Broadway Bank (Illinois)

From Wikipedia, the free encyclopedia
Jump to: navigation, search

Broadway Bank was a Chicago bank that existed from 1979 to 2010, and was owned by the Giannoulias family. Its financial situation and history of questionable loans are a factor in the campaign of Alexi Giannoulias in the 2010 U.S. Senate election in Illinois.

It was founded in 1979 (1979) by Alexis Giannoulias, a Greek immigrant. His sons, Demetris Giannoulias and Alexi Giannoulias, were also heavily involved in the bank. Demetris eventually became a senior officer, and Alexi was a vice president and senior loan officer[1] from 2002 to 2006.[2] By 2010, Demetris was CEO.[3]

21st century[edit]

In 2002, Broadway Bank also made a one million dollar loan to Loren Billings, using her building on West Washington Street in Chicago as collateral; the building was both her home and the Museum of Holography, which she had founded in the 1970s. In 2006, her son sued the bank, claiming that she had dementia; the bank won the suit in Cook County court in 2008 but, as of December 2009, the case was being pursued by the son in appellate court.[1]

Among people with bank accounts at Broadway were Barack Obama, Illinois Secretary of State Jesse White, and Chicago alderman Walter Burnett, Jr.[1]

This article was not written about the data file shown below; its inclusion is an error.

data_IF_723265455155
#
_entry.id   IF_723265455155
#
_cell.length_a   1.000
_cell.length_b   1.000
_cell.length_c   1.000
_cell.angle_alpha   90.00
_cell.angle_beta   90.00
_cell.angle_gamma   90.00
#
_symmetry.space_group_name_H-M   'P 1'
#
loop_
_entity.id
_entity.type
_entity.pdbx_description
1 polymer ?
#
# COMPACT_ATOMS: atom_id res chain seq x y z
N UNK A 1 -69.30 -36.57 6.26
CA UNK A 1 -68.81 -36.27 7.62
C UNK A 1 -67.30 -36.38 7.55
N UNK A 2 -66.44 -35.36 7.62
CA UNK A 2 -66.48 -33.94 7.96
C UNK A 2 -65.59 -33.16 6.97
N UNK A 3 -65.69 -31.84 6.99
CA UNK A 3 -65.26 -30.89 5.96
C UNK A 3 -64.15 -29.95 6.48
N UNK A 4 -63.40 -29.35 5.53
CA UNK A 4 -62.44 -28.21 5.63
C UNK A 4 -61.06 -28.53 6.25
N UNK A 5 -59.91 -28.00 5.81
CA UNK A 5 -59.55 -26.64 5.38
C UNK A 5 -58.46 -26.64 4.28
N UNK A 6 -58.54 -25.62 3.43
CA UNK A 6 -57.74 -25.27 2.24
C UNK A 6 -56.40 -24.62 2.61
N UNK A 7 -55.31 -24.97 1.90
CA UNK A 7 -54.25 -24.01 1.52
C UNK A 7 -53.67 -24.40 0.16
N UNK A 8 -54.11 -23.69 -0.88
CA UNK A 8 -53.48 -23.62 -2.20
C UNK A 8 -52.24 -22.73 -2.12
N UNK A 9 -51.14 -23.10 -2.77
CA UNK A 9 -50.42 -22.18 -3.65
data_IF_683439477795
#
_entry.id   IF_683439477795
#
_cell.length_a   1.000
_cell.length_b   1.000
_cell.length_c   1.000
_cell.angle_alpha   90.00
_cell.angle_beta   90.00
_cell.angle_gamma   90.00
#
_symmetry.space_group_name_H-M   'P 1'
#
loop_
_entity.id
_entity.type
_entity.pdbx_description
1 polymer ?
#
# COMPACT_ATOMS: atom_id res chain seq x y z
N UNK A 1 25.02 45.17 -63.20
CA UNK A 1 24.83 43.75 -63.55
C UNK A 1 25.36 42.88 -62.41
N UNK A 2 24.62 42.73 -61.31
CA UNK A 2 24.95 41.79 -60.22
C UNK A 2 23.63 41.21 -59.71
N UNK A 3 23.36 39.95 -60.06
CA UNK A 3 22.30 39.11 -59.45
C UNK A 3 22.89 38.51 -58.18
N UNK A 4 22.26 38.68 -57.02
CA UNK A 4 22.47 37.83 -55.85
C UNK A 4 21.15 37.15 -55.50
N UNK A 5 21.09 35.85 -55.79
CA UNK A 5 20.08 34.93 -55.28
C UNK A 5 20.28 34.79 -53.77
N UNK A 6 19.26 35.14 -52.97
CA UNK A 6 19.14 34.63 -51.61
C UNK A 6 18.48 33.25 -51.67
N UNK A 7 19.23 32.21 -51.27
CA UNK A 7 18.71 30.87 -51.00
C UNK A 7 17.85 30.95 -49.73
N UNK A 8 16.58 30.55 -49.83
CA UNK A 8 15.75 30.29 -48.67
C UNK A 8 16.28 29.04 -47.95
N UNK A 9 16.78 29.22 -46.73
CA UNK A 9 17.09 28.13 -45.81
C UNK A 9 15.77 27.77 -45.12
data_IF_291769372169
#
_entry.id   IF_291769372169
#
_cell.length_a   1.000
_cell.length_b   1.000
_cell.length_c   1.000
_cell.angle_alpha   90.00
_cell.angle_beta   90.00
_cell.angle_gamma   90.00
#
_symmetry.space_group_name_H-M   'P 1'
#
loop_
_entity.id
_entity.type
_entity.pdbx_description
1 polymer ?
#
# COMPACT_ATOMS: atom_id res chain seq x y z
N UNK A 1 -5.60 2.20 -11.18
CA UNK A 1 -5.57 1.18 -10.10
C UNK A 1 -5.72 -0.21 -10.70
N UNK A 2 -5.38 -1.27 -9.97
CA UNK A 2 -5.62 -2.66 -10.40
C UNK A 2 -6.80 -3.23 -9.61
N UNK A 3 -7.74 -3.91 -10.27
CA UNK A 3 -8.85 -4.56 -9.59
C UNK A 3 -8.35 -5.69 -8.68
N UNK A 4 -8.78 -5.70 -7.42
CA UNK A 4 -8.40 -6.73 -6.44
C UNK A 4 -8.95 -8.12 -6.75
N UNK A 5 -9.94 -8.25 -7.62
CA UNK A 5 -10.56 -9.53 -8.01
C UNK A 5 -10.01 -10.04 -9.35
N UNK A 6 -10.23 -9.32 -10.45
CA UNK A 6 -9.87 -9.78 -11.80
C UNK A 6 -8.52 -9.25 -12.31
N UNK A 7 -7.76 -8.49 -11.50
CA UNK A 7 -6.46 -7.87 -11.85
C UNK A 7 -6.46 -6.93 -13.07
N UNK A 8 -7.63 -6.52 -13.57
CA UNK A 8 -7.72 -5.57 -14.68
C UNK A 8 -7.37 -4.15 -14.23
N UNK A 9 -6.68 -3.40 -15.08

In 2006, Broadway Bank was considered very successful, and less than 0.5% of its loan portfolio was 90 days overdue.[1]

Alexi Giannoulias left Broadway Bank in 2006 when he was elected Illinois State Treasurer.[1] While state treasurer, he won the Democratic primary in the 2010 U.S. Senate election in Illinois, making him the Democratic candidate for Barack Obama's former U.S. Senate seat.

Collapse[edit]

By 2009, Broadway Bank had become burdened with bad loans. On January 26, 2010, the bank agreed to restrictions from state and federal banking regulators: ending dividend payments to the Giannoulias family without regulatory approval, hiring outsiders to evaluate the senior management, adding $19 million to its reserves, raising another $50 million within 90 days to achieve its promised capital ratio, and adopting a less risky investment strategy. CFO Kaushik Pancholi, noting that Broadway has previously "been one of the most profitable banks in Illinois", noted "certain investments that were rated triple-A by rating agencies when purchased, but have lost significant value over the past year."[3] At the end of business on Friday, April 23, 2010 (2010-04-23), the Illinois Department of Financial and Professional Regulation, Division of Banking, seized Broadway Bank and appointed the Federal Deposit Insurance Corporation (FDIC) as receiver. The FDIC in turn named MB Financial Bank as the institution receiving Broadway Bank's deposit accounts. The FDIC announced that it and MB Financial Bank would share $878.4 million in losses, for a cost of $394.3 million to the federal Deposit Insurance Fund.[4] Broadway Bank was one of seven Illinois banks that were closed on the same day; the others were Chicago banks Citizens Bank & Trust Co., Lincoln Park Savings Bank, and New Century Bank; Amcore Bank in Rockford; and Peotone Bank and Trust Co.

See also[edit]

References[edit]